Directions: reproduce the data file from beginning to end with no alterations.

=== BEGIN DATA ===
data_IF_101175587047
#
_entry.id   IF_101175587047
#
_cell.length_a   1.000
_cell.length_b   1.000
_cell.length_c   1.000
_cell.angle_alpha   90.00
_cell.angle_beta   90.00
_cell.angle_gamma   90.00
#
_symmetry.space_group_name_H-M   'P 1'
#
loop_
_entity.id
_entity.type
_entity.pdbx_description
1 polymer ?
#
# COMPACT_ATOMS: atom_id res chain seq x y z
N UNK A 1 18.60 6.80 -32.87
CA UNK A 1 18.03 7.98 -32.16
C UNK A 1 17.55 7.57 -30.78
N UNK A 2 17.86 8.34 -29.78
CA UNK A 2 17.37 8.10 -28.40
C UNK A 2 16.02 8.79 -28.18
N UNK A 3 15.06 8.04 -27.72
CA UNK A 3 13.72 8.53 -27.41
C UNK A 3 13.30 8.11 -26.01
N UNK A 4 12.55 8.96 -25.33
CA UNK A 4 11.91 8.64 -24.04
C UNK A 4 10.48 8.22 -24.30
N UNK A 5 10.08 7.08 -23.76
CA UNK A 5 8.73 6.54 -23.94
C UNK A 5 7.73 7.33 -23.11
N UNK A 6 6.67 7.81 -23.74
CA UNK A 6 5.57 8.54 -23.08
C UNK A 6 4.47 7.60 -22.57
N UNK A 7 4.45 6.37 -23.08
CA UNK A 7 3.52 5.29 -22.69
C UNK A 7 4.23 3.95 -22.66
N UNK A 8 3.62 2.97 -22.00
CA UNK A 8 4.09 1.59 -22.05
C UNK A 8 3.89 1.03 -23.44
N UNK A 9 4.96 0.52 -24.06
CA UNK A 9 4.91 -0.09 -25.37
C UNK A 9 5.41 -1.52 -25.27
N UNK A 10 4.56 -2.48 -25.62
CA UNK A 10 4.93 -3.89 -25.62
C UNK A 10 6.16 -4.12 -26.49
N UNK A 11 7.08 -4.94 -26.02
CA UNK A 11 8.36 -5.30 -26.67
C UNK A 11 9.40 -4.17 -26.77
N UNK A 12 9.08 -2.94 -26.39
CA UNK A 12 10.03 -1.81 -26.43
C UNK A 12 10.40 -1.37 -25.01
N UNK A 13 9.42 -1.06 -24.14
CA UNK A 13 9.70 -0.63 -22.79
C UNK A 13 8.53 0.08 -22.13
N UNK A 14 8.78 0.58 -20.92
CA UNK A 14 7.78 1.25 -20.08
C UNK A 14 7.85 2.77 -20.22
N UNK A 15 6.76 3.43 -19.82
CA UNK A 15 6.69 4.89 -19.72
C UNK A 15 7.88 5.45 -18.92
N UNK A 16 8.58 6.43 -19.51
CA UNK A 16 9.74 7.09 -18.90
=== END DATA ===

data_IF_101175587047
#
_entry.id   IF_101175587047
#
_cell.length_a   1.000
_cell.length_b   1.000
_cell.length_c   1.000
_cell.angle_alpha   90.00
_cell.angle_beta   90.00
_cell.angle_gamma   90.00
#
_symmetry.space_group_name_H-M   'P 1'
#
loop_
_entity.id
_entity.type
_entity.pdbx_description
1 polymer ?
#
# COMPACT_ATOMS: atom_id res chain seq x y z
N UNK A 1 18.60 6.80 -32.87
CA UNK A 1 18.03 7.98 -32.16
C UNK A 1 17.55 7.57 -30.78
N UNK A 2 17.86 8.34 -29.78
CA UNK A 2 17.37 8.10 -28.40
C UNK A 2 16.02 8.79 -28.18
N UNK A 3 15.06 8.04 -27.72
CA UNK A 3 13.72 8.53 -27.41
C UNK A 3 13.30 8.11 -26.01
N UNK A 4 12.55 8.96 -25.33
CA UNK A 4 11.91 8.64 -24.04
C UNK A 4 10.48 8.22 -24.30
N UNK A 5 10.08 7.08 -23.76
CA UNK A 5 8.73 6.54 -23.94
C UNK A 5 7.73 7.33 -23.11
N UNK A 6 6.67 7.81 -23.74
CA UNK A 6 5.57 8.54 -23.08
C UNK A 6 4.47 7.60 -22.57
N UNK A 7 4.45 6.37 -23.08
CA UNK A 7 3.52 5.29 -22.69
C UNK A 7 4.23 3.95 -22.66
N UNK A 8 3.62 2.97 -22.00
CA UNK A 8 4.09 1.59 -22.05
C UNK A 8 3.89 1.03 -23.44
N UNK A 9 4.96 0.52 -24.06
CA UNK A 9 4.91 -0.09 -25.37
C UNK A 9 5.41 -1.52 -25.27
N UNK A 10 4.56 -2.48 -25.62
CA UNK A 10 4.93 -3.89 -25.62
C UNK A 10 6.16 -4.12 -26.49
N UNK A 11 7.08 -4.94 -26.02
CA UNK A 11 8.36 -5.30 -26.67
C UNK A 11 9.40 -4.17 -26.77
N UNK A 12 9.08 -2.94 -26.39
CA UNK A 12 10.03 -1.81 -26.43
C UNK A 12 10.40 -1.37 -25.01
N UNK A 13 9.42 -1.06 -24.14
CA UNK A 13 9.70 -0.63 -22.79
C UNK A 13 8.53 0.08 -22.13
N UNK A 14 8.78 0.58 -20.92
CA UNK A 14 7.78 1.25 -20.08
C UNK A 14 7.85 2.77 -20.22
N UNK A 15 6.76 3.43 -19.82
CA UNK A 15 6.69 4.89 -19.72
C UNK A 15 7.88 5.45 -18.92
N UNK A 16 8.58 6.43 -19.51
CA UNK A 16 9.74 7.09 -18.90